Pneumonia is an infection of one or
both of the lungs caused by bacteria, viruses, or fungi. It is a serious infection in
which the air sacs fill with pus and other liquid.
There are more than 30 different causes of pneumonia, and they’re grouped by the cause. The main types of pneumonia are:
Anyone can get pneumonia. But the
following groups are at the highest risk:
The symptoms of bacterial pneumonia include:
Early symptoms of viral pneumonia are the same as those of bacterial pneumonia, which may be followed by:
Mycoplasma pneumonia has somewhat
different symptoms. These include a severe cough that may produce mucus.
Diagnosis is often made based on
your recent health history such as surgery, a cold, or travel exposures. Your healthcare
provider will also note the extent of the illness. Based on these factors, your provider
may diagnose pneumonia simply on a thorough history and physical exam. These tests may
be used to confirm the diagnosis:
Treatment depends on the type of
pneumonia you have. Most of the time, pneumonia is treated at home. But severe cases may
be treated in the hospital. Antibiotics are used for bacterial pneumonia. Antibiotics
may also speed recovery from mycoplasma pneumonia and some special cases. Most viral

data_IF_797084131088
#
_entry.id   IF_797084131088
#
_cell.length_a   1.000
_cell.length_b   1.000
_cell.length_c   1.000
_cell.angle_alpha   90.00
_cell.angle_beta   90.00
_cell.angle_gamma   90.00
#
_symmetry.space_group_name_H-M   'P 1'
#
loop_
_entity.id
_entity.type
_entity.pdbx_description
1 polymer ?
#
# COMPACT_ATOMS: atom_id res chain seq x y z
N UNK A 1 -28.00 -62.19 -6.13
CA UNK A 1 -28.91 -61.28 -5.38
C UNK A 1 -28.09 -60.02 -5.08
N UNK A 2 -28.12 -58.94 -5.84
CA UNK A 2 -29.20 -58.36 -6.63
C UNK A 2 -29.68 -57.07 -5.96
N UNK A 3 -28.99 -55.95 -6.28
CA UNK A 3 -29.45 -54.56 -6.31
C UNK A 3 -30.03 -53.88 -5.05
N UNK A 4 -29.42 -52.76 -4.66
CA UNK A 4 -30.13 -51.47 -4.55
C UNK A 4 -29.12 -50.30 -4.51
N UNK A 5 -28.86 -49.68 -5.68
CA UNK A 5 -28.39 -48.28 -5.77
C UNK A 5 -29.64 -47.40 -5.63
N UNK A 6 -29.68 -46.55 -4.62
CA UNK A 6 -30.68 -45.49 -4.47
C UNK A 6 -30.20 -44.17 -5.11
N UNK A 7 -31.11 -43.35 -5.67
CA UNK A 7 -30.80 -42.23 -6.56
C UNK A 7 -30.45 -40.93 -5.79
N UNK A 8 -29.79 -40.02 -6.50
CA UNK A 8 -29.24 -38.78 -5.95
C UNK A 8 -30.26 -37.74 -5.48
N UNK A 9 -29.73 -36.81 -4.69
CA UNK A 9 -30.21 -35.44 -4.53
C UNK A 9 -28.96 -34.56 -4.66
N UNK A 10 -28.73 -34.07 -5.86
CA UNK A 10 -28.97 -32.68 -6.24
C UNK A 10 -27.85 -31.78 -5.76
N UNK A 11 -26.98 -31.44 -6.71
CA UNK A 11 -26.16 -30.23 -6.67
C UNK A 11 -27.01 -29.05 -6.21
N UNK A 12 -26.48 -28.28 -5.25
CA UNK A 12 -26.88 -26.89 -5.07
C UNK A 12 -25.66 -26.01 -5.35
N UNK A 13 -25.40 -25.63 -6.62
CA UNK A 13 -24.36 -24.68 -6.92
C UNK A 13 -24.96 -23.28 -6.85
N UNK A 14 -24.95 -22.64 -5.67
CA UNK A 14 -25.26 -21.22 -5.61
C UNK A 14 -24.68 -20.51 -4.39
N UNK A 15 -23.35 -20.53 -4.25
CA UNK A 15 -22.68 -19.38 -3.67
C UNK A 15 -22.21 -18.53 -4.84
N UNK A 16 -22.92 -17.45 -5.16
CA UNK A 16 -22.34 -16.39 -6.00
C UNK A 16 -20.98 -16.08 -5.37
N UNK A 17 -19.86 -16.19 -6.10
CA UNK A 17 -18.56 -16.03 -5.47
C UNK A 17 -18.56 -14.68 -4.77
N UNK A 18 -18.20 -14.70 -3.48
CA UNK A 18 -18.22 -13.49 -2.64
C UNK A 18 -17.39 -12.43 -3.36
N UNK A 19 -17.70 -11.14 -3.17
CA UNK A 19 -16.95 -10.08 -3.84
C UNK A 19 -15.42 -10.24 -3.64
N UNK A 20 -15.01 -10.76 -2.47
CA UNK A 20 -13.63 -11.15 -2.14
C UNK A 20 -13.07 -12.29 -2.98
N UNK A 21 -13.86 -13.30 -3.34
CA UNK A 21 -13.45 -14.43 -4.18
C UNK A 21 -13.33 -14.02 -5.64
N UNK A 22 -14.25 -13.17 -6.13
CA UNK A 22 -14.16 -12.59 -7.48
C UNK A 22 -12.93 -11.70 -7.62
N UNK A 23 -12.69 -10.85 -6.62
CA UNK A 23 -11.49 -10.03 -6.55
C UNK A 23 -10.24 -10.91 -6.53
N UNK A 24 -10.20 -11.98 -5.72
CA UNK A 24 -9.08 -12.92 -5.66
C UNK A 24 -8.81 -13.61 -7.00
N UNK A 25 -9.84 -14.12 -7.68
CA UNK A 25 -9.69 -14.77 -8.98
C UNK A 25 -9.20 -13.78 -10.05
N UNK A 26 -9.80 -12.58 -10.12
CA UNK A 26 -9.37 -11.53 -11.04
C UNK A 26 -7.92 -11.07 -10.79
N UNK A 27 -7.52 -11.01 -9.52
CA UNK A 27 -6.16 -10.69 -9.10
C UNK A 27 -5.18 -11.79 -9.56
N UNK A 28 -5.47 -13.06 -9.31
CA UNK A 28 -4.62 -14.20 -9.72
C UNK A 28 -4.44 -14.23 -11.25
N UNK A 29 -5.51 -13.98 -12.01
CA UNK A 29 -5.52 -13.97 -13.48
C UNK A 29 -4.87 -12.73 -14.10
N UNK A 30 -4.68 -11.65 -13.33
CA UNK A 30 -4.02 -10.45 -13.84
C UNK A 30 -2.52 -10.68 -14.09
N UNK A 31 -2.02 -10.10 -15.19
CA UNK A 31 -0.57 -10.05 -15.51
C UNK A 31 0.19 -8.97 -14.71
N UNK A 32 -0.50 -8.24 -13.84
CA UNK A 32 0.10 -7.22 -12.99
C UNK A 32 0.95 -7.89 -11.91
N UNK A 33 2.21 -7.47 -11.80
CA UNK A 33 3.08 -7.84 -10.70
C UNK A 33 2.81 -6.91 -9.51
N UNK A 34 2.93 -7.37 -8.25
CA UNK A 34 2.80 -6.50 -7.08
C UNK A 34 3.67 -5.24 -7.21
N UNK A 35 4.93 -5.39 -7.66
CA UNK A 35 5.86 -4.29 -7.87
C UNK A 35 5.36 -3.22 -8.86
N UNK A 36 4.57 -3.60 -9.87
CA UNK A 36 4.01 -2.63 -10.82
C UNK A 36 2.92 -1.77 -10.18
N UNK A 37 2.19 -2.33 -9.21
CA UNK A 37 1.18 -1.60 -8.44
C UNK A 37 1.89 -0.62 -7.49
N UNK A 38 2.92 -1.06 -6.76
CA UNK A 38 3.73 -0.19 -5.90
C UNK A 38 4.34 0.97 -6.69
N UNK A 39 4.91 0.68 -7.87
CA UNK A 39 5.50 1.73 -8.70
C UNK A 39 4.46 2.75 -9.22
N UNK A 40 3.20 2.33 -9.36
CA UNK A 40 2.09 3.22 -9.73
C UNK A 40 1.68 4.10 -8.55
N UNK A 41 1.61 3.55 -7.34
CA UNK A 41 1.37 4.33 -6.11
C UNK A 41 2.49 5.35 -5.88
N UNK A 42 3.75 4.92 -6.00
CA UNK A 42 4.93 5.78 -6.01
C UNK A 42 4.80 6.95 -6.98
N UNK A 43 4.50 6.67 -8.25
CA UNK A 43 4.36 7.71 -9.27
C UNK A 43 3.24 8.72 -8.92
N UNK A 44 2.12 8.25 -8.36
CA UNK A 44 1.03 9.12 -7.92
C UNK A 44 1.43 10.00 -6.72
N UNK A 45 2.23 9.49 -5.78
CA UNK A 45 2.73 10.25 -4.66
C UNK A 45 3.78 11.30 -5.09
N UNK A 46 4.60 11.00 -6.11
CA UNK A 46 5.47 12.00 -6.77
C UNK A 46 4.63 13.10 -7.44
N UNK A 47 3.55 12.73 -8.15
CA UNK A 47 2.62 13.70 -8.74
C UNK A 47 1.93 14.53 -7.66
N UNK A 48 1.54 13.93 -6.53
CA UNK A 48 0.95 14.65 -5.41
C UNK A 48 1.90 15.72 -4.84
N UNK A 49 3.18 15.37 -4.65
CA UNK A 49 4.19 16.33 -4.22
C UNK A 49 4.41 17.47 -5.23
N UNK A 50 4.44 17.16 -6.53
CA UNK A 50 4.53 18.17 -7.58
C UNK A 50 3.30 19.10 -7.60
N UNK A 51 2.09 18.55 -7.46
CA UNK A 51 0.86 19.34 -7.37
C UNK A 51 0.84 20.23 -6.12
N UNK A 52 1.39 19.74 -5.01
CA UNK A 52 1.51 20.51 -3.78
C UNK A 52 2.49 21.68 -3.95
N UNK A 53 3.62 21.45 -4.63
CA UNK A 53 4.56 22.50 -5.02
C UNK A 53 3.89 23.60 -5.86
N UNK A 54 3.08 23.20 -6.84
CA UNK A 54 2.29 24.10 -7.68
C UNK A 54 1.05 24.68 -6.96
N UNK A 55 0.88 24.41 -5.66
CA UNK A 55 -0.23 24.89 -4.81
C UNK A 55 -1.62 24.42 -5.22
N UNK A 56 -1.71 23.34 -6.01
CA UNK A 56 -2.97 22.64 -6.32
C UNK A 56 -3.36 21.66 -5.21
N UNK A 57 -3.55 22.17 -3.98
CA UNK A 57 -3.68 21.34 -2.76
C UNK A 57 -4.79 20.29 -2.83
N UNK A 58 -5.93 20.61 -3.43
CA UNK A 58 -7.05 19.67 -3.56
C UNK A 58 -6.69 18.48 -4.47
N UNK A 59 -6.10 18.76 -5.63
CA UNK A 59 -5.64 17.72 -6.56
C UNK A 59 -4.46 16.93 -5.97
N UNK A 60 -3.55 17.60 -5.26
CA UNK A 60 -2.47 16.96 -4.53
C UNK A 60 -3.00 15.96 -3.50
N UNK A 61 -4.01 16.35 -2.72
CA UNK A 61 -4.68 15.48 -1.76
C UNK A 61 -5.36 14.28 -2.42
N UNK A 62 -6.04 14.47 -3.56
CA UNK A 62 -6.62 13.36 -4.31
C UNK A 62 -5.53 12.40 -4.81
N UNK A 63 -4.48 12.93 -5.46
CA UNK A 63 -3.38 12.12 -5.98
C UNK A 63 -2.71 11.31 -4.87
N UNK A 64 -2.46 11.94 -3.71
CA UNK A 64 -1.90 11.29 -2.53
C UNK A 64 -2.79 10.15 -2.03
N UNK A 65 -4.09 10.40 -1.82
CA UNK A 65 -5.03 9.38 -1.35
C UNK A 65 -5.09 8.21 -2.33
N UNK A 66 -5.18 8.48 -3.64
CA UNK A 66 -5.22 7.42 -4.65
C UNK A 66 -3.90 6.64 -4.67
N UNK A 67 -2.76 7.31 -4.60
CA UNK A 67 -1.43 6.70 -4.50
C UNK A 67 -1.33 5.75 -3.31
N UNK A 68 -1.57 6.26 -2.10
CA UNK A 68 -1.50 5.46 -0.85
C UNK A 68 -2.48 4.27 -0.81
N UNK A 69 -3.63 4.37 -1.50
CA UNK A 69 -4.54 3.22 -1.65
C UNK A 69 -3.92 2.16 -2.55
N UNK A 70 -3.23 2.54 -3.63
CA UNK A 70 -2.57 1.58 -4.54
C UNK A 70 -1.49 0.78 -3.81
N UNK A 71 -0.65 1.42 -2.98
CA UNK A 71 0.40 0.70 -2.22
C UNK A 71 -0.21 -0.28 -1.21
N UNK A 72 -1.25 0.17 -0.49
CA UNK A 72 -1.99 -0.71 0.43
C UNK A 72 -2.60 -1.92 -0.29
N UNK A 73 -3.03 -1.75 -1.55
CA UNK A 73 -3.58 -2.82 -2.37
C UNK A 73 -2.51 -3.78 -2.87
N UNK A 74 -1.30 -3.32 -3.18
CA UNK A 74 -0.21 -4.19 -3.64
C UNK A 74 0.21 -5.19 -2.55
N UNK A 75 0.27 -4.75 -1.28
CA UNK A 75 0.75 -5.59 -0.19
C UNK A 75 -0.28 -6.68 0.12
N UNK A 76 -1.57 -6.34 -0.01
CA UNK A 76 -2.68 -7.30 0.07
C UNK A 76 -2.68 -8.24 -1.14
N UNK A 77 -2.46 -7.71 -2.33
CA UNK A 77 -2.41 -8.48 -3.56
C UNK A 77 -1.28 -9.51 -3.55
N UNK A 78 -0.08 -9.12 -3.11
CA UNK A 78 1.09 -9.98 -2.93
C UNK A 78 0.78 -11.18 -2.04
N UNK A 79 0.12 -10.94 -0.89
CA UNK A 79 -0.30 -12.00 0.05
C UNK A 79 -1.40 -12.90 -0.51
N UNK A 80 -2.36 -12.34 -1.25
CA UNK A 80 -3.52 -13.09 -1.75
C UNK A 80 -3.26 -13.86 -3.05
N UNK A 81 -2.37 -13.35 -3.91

pneumonias don’t have specific treatment. They often get better on their own.
Other treatment may include eating well, increasing fluid intake, getting rest, oxygen therapy, pain medicine, fever control, and maybe cough-relief medicine if cough is severe.
Check with your healthcare provider
about getting vaccines. The flu is a common cause of pneumonia. So getting a flu shot
every year can help prevent both the flu and pneumonia.
There are also 2 pneumococcal
vaccines. They will protect you from a common form of bacterial pneumonia. Children
younger than age 5 and adults ages 65 and older should get a shot.
The pneumococcal shot is also recommended for all children and
adults who are at greater risk for pneumococcal disease because of other health
Most people with pneumonia respond
well to treatment. But pneumonia can be very serious and even deadly.
You are more likely to have
complications if you are an older adult, a very young child, have a weakened immune
system, or have a serious health problem such as diabetes or cirrhosis. Complications
Tips to help you get the most from a visit to your healthcare provider:
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